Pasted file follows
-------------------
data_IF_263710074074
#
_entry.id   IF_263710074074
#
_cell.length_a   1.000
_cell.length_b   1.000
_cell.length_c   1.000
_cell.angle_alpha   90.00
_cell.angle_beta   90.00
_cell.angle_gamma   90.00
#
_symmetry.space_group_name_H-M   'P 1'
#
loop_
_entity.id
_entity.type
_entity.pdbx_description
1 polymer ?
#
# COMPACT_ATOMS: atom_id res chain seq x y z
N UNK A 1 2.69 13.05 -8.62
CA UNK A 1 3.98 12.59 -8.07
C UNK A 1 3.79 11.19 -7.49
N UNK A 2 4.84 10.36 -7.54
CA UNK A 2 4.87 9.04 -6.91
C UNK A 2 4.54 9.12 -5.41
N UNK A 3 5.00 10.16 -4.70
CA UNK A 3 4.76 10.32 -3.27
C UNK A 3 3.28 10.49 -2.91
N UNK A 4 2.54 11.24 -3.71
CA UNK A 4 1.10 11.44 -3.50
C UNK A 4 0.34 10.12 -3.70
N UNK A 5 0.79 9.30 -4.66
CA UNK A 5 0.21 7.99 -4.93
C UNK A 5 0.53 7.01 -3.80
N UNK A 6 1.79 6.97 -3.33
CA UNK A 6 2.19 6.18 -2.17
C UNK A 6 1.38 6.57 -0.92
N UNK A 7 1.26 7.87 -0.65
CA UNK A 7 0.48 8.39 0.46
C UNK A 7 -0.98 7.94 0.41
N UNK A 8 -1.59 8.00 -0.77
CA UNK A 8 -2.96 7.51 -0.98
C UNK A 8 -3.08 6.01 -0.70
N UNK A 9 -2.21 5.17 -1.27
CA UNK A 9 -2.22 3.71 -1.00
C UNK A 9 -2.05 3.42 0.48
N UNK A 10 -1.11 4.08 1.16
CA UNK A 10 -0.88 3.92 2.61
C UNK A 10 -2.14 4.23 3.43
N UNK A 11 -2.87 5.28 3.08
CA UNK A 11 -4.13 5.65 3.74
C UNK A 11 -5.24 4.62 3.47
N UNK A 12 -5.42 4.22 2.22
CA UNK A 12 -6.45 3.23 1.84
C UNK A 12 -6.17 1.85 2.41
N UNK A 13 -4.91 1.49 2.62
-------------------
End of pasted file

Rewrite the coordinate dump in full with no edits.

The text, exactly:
data_IF_263710074074
#
_entry.id   IF_263710074074
#
_cell.length_a   1.000
_cell.length_b   1.000
_cell.length_c   1.000
_cell.angle_alpha   90.00
_cell.angle_beta   90.00
_cell.angle_gamma   90.00
#
_symmetry.space_group_name_H-M   'P 1'
#
loop_
_entity.id
_entity.type
_entity.pdbx_description
1 polymer ?
#
# COMPACT_ATOMS: atom_id res chain seq x y z
N UNK A 1 2.69 13.05 -8.62
CA UNK A 1 3.98 12.59 -8.07
C UNK A 1 3.79 11.19 -7.49
N UNK A 2 4.84 10.36 -7.54
CA UNK A 2 4.87 9.04 -6.91
C UNK A 2 4.54 9.12 -5.41
N UNK A 3 5.00 10.16 -4.70
CA UNK A 3 4.76 10.32 -3.27
C UNK A 3 3.28 10.49 -2.91
N UNK A 4 2.54 11.24 -3.71
CA UNK A 4 1.10 11.44 -3.50
C UNK A 4 0.34 10.12 -3.70
N UNK A 5 0.79 9.30 -4.66
CA UNK A 5 0.21 7.99 -4.93
C UNK A 5 0.53 7.01 -3.80
N UNK A 6 1.79 6.97 -3.33
CA UNK A 6 2.19 6.18 -2.17
C UNK A 6 1.38 6.57 -0.92
N UNK A 7 1.26 7.87 -0.65
CA UNK A 7 0.48 8.39 0.46
C UNK A 7 -0.98 7.94 0.41
N UNK A 8 -1.59 8.00 -0.77
CA UNK A 8 -2.96 7.51 -0.98
C UNK A 8 -3.08 6.01 -0.70
N UNK A 9 -2.21 5.17 -1.27
CA UNK A 9 -2.22 3.71 -1.00
C UNK A 9 -2.05 3.42 0.48
N UNK A 10 -1.11 4.08 1.16
CA UNK A 10 -0.88 3.92 2.61
C UNK A 10 -2.14 4.23 3.43
N UNK A 11 -2.87 5.28 3.08
CA UNK A 11 -4.13 5.65 3.74
C UNK A 11 -5.24 4.62 3.47
N UNK A 12 -5.42 4.22 2.22
CA UNK A 12 -6.45 3.23 1.84
C UNK A 12 -6.17 1.85 2.41
N UNK A 13 -4.91 1.49 2.62